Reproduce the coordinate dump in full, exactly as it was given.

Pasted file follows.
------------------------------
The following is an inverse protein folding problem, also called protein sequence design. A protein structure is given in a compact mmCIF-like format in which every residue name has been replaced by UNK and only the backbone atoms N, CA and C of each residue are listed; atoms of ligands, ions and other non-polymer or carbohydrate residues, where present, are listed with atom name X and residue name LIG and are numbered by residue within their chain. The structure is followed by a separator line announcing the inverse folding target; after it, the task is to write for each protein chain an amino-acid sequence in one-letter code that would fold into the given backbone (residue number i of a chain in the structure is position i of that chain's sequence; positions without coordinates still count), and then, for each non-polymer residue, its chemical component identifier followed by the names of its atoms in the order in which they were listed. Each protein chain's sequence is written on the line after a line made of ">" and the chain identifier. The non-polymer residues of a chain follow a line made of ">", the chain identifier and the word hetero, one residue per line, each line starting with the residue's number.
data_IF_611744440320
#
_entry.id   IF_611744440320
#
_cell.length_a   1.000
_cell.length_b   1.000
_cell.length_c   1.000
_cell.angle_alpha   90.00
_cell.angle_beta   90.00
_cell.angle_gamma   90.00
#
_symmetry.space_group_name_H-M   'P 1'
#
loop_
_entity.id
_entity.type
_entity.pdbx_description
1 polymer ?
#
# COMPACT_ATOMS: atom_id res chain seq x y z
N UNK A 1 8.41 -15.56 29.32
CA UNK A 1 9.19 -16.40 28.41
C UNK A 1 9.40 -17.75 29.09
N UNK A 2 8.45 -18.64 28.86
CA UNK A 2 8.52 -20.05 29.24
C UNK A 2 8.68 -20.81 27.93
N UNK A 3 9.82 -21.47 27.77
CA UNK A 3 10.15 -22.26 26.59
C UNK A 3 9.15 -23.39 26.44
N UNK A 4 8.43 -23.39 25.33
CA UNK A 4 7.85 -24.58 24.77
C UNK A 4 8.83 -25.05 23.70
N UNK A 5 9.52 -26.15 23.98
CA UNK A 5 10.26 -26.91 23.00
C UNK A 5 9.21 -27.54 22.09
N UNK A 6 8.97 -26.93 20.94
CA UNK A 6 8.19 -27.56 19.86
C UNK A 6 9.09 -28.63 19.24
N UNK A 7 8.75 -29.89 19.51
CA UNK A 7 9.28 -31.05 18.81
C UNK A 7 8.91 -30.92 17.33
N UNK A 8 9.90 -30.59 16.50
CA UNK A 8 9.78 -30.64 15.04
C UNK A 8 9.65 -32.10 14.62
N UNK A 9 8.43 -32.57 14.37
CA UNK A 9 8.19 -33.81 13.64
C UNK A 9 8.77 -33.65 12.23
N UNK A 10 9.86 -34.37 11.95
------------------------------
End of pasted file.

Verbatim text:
The following is an inverse protein folding problem, also called protein sequence design. A protein structure is given in a compact mmCIF-like format in which every residue name has been replaced by UNK and only the backbone atoms N, CA and C of each residue are listed; atoms of ligands, ions and other non-polymer or carbohydrate residues, where present, are listed with atom name X and residue name LIG and are numbered by residue within their chain. The structure is followed by a separator line announcing the inverse folding target; after it, the task is to write for each protein chain an amino-acid sequence in one-letter code that would fold into the given backbone (residue number i of a chain in the structure is position i of that chain's sequence; positions without coordinates still count), and then, for each non-polymer residue, its chemical component identifier followed by the names of its atoms in the order in which they were listed. Each protein chain's sequence is written on the line after a line made of ">" and the chain identifier. The non-polymer residues of a chain follow a line made of ">", the chain identifier and the word hetero, one residue per line, each line starting with the residue's number.
data_IF_611744440320
#
_entry.id   IF_611744440320
#
_cell.length_a   1.000
_cell.length_b   1.000
_cell.length_c   1.000
_cell.angle_alpha   90.00
_cell.angle_beta   90.00
_cell.angle_gamma   90.00
#
_symmetry.space_group_name_H-M   'P 1'
#
loop_
_entity.id
_entity.type
_entity.pdbx_description
1 polymer ?
#
# COMPACT_ATOMS: atom_id res chain seq x y z
N UNK A 1 8.41 -15.56 29.32
CA UNK A 1 9.19 -16.40 28.41
C UNK A 1 9.40 -17.75 29.09
N UNK A 2 8.45 -18.64 28.86
CA UNK A 2 8.52 -20.05 29.24
C UNK A 2 8.68 -20.81 27.93
N UNK A 3 9.82 -21.47 27.77
CA UNK A 3 10.15 -22.26 26.59
C UNK A 3 9.15 -23.39 26.44
N UNK A 4 8.43 -23.39 25.33
CA UNK A 4 7.85 -24.58 24.77
C UNK A 4 8.83 -25.05 23.70
N UNK A 5 9.52 -26.15 23.98
CA UNK A 5 10.26 -26.91 23.00
C UNK A 5 9.21 -27.54 22.09
N UNK A 6 8.97 -26.93 20.94
CA UNK A 6 8.19 -27.56 19.86
C UNK A 6 9.09 -28.63 19.24
N UNK A 7 8.75 -29.89 19.51
CA UNK A 7 9.28 -31.05 18.81
C UNK A 7 8.91 -30.92 17.33
N UNK A 8 9.90 -30.59 16.50
CA UNK A 8 9.78 -30.64 15.04
C UNK A 8 9.65 -32.10 14.62
N UNK A 9 8.43 -32.57 14.37
CA UNK A 9 8.19 -33.81 13.64
C UNK A 9 8.77 -33.65 12.23
N UNK A 10 9.86 -34.37 11.95